The passive investing revolution is leaving opportunities in its wake

Myles Udland
Markets Reporter
What are fund flows leaving in their wake?

There is one theme that defines the modern investing world: the shift to passive from active investing.

Instead of searching for individual companies with strong fundamentals, investors now can inexpensively buy indexes full of companies that meet a few select criteria.

To some extent, then, this trend makes the work of looking at individual companies less important and, more significantly, less valuable when it comes to making money.

In a note to clients on Friday, UBS restaurant analyst Dennis Geiger looked at who owns stocks in his group’s coverage area. Specifically, he reviewed whether these companies were held more by active fund managers or passive indexes.

This analysis revealed two opportunities for investors amid a trend away from picking individual stocks: buy stocks underweighted by active managers and buy stocks under-owned by passive investors.

And in this we see a new dimension opened up in the investing landscape amid the broad shift to passive and rules-based strategies: good stocks can get left behind.

Passive ownership rising

“As capital has flowed into passive funds and away from active management, we believe there is a potential opportunity among stocks with actively underweight positions, but also below-average passive ownership relative to peers,” Geiger writes.

To take the second thought first, this view says stocks less-owned by passive indexes are poised to benefit from the aforementioned secular shift towards passive and away from active management.

Since 2007, the share of passive ownership among restaurant stocks covered by Geiger and his team has roughly doubled from about 9% in 2007 to nearly 18% today.

Passive investing has changed the ownership structure of the restaurant sector, just like everyone else. (Source: UBS)

And just as this trend has re-shaped returns and ownership across the broad market, so too has this shift to passive investing altered the landscape for restaurant stocks.

Less active ownership has meant better returns

In addition to finding stocks will lower-than-average passive ownership, Geiger also finds there is an opportunity in owning stocks that are currently underweighted by active fund managers.

Because while so much of the talk around trends in investing center, again, on the shift in how people are investing — namely, moving to passive or rules-based strategies over discretionary stock-picking — active management still does exist and offer opportunities.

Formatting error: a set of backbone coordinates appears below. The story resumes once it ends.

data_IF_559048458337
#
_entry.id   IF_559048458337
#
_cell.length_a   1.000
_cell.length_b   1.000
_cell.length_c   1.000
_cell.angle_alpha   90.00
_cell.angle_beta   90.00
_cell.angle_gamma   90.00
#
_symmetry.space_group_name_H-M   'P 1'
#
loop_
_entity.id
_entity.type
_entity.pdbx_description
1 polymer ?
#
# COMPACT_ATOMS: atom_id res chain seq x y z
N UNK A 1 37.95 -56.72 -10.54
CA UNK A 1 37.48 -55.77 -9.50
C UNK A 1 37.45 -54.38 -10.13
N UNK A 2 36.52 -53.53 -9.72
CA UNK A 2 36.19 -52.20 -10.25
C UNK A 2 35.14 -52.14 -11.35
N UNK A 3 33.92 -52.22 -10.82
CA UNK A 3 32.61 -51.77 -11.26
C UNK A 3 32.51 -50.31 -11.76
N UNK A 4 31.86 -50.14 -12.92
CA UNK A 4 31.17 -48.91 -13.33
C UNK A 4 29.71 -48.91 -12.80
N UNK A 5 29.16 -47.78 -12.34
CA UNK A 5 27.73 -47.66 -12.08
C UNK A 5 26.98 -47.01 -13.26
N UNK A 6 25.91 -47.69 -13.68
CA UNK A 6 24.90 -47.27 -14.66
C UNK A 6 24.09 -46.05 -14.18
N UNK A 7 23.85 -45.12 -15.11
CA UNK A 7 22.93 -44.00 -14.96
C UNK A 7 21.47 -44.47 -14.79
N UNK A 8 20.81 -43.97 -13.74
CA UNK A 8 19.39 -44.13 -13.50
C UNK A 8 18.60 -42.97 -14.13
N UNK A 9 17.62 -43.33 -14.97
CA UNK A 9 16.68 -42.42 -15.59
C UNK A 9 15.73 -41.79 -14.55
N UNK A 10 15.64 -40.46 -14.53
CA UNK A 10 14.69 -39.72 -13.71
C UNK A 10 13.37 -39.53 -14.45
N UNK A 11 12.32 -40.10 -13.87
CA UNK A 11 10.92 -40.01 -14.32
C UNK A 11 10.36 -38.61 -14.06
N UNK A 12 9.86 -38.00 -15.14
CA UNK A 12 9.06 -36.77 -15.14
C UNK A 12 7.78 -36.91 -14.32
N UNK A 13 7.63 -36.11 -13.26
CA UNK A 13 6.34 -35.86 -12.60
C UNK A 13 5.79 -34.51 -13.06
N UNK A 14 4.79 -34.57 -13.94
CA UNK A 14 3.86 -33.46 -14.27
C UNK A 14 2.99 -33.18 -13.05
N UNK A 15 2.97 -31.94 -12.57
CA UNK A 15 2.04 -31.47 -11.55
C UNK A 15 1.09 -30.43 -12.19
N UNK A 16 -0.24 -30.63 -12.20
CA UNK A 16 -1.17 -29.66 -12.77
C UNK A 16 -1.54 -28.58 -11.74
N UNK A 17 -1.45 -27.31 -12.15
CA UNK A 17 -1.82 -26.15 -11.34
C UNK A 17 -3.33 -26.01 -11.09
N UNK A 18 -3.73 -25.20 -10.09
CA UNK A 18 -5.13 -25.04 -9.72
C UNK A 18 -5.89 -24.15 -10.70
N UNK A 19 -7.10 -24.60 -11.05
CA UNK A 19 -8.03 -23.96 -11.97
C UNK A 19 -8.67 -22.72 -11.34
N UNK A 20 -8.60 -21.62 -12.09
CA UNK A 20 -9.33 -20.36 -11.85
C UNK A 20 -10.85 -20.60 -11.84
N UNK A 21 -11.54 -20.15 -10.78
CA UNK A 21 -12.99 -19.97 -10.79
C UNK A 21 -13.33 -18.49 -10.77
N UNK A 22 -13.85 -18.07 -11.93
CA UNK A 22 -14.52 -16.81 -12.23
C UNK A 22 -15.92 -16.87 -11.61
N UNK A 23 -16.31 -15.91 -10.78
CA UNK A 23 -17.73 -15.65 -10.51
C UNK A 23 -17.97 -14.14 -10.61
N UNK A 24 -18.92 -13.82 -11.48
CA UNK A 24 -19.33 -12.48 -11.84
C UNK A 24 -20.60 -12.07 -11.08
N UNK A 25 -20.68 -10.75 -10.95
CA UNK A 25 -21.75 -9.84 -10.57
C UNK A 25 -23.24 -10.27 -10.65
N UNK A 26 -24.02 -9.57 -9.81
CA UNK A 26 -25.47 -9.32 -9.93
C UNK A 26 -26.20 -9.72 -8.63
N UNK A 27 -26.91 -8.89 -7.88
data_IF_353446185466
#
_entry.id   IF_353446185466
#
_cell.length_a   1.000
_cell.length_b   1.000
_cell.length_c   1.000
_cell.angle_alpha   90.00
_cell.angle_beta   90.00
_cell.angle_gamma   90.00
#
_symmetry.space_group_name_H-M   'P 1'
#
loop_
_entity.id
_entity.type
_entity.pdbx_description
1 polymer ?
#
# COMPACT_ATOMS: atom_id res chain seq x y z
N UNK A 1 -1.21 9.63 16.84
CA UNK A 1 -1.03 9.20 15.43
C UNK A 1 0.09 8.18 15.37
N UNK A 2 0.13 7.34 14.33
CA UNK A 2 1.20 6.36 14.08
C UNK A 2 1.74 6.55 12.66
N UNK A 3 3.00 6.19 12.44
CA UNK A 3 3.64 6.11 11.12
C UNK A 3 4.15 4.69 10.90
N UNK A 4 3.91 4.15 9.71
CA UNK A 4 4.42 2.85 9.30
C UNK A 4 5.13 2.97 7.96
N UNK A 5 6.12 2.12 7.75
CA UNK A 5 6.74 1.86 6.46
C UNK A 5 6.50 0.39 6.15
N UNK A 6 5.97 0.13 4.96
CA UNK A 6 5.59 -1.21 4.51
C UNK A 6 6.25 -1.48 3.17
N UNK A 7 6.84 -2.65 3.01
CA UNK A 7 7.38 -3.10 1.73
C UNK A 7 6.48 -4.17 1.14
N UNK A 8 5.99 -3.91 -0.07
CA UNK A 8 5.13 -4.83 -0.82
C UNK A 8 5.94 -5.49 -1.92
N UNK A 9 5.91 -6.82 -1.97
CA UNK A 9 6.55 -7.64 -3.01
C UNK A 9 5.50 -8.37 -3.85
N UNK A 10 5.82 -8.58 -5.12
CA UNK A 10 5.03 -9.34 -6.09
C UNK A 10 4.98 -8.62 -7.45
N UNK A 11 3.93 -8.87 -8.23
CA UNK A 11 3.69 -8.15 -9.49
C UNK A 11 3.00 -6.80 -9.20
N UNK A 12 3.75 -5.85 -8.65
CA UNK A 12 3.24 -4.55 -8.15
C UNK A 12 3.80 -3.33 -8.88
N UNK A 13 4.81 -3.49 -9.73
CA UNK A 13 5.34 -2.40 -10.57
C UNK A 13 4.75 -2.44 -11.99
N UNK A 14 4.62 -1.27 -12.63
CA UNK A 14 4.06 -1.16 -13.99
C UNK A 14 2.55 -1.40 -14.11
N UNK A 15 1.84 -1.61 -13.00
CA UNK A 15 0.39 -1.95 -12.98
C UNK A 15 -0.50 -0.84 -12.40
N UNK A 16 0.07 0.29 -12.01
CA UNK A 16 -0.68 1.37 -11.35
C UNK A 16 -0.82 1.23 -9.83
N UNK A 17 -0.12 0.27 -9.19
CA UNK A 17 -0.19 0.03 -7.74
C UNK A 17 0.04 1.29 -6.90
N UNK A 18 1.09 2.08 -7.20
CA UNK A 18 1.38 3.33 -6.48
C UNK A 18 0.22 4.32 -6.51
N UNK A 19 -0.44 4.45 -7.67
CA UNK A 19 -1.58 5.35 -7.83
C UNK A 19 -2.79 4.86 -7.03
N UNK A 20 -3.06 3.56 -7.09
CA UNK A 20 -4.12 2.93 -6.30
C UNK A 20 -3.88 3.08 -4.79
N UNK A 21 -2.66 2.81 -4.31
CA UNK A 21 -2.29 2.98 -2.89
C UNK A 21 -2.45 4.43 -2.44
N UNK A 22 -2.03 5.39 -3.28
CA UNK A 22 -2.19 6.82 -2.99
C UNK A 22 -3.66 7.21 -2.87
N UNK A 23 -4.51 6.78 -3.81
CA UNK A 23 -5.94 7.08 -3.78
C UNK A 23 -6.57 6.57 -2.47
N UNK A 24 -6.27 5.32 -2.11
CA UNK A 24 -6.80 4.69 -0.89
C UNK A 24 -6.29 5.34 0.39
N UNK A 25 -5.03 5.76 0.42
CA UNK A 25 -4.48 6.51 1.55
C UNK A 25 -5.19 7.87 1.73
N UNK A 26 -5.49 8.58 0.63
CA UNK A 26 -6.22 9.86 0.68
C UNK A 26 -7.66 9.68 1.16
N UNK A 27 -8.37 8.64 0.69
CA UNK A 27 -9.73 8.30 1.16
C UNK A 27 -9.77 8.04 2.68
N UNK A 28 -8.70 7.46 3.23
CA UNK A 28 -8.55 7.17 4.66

“For stocks where active managers remain most underweight, we believe there is potential for incremental upside, particularly where company-specific catalysts exist and there are opportunities for additional capital to flow into the stock,” Geiger writes.

For one thing, Geiger finds that stocks underweighted by active funds, notably McDonald’s (MCD), Yum Brands (YUM), Starbucks (SBUX), and Burger King parent company Restaurant Brands (QSR), have outperformed stocks active funds like this year.

And with stocks un-loved by active managers beating those stocks these investors like more, it is natural to expect these stocks to be favored once again.

Stocks under-owned by passive investors have outperformed this year. (Source: UBS)

Additionally, Geiger notes that Starbucks and Yum Brands, in particular, have been underweighted by active managers for some time, and so a reversion is to be expected given earnings growth expectations for both companies.

Now, Geiger notes that short interest could distort the active ownership profile of some stocks, like Sonic (SONC), for example, which has about 20% of its outstanding shares sold short and is 80% overweighted by active funds relative to the restaurant group’s benchmark.

An additional risk to betting on a rise in passive ownership of a stock is that, “Stocks with greater passive ownership may have more exposure to a potential rotation out of select index and ETF funds, with less support and limited visibility into a valuation floor,” Geiger writes.

But that there is a stock-specific way for investors to bet on the broad industry shift away from stock-picking and towards passive or rules-based investment strategies seems to be both counterintuitive but also the logical outcome of this regime change.

Bigger than restaurants

As we wrote earlier this month, new research from JP Morgan analyst Marko Kolanovic indicates that just 10% of trading volumes in the stock market represent “fundamental discretionary traders,” or what might be called stock pickers. Additionally, Kolanovic estimates that 60% of stocks are held by either passive or quantitative investors (or investors who are following a rules-based method for picking stocks).

The trend away from finding individual stocks to buy is way bigger than any one sector.

And with so much activity and focus centered right now on investment strategies that are not about any single company, the opportunity exists for investors to arbitrage stocks that haven’t yet been scooped up by a bigger index or strategy.

At the outset of this year, the theme on Wall Street is that 2017 would be a “stock pickers” year.

And while data on investor flows show passive investment strategies continuing to suck up money once allocated to more active strategies, it is this flow of money which leaves investor opportunity in its wake.

Myles Udland is a writer at Yahoo Finance. Follow him on Twitter @MylesUdland

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